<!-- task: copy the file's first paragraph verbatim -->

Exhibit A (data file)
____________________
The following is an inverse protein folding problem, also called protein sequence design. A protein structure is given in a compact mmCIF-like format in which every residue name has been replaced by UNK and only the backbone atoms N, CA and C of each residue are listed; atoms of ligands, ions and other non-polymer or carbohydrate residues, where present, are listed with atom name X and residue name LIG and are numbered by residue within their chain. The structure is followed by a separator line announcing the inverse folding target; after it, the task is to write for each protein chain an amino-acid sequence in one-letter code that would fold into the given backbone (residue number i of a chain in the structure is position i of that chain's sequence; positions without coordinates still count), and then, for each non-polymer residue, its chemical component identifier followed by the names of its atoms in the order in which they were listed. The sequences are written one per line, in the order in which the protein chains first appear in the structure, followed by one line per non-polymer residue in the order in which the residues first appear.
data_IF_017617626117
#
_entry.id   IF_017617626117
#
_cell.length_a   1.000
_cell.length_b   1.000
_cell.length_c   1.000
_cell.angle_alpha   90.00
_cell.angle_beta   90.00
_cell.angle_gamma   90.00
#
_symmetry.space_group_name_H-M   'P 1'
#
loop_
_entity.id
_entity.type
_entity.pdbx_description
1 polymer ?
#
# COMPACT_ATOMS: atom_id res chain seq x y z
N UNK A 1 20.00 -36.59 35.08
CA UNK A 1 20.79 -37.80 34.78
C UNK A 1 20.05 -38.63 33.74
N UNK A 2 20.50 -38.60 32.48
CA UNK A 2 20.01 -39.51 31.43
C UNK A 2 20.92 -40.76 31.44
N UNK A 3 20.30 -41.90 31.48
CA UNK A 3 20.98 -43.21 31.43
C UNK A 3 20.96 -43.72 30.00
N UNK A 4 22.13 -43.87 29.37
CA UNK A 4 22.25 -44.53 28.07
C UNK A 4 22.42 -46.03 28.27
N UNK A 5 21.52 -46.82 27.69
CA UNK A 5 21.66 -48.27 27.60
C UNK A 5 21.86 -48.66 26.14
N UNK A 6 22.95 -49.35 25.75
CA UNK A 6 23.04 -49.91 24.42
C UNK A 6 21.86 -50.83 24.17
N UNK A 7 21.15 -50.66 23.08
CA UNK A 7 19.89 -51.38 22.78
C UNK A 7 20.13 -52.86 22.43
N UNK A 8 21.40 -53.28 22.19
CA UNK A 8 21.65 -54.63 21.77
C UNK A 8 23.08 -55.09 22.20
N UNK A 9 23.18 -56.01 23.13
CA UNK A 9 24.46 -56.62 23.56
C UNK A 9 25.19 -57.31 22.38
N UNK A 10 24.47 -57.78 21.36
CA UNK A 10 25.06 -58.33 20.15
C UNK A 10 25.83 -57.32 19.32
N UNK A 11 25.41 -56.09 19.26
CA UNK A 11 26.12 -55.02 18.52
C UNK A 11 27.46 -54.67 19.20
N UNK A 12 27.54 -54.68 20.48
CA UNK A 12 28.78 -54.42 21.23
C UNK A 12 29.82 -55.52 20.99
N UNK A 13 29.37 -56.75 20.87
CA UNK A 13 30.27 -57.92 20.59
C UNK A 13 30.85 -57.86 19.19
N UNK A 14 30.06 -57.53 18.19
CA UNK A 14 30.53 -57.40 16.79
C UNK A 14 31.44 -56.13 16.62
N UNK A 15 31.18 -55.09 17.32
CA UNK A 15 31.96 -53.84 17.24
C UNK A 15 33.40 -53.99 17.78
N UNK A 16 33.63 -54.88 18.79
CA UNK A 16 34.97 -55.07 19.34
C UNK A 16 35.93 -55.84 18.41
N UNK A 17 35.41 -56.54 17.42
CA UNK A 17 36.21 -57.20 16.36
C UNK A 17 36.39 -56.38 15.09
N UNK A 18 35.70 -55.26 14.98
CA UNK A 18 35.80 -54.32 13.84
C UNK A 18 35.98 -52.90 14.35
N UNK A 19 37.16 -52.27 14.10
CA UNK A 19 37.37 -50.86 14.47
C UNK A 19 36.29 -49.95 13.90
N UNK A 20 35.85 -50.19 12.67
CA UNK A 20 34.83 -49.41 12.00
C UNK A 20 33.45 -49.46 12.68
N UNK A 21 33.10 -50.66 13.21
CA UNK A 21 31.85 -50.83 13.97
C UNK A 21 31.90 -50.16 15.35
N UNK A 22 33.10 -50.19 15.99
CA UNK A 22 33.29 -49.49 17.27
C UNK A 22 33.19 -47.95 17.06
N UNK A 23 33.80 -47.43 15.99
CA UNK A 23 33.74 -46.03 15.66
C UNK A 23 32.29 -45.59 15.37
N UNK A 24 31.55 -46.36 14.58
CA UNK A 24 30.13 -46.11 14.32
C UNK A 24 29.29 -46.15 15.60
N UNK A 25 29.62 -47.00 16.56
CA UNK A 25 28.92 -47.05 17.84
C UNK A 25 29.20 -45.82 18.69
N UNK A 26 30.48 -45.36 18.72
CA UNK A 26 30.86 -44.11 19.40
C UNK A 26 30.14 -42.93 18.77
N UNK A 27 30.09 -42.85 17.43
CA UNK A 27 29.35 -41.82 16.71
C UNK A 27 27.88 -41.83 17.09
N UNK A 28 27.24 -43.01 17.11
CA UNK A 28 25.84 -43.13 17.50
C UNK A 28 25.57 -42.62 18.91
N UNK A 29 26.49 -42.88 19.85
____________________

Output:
The following is an inverse protein folding problem, also called protein sequence design. A protein structure is given in a compact mmCIF-like format in which every residue name has been replaced by UNK and only the backbone atoms N, CA and C of each residue are listed; atoms of ligands, ions and other non-polymer or carbohydrate residues, where present, are listed with atom name X and residue name LIG and are numbered by residue within their chain. The structure is followed by a separator line announcing the inverse folding target; after it, the task is to write for each protein chain an amino-acid sequence in one-letter code that would fold into the given backbone (residue number i of a chain in the structure is position i of that chain's sequence; positions without coordinates still count), and then, for each non-polymer residue, its chemical component identifier followed by the names of its atoms in the order in which they were listed. The sequences are written one per line, in the order in which the protein chains first appear in the structure, followed by one line per non-polymer residue in the order in which the residues first appear.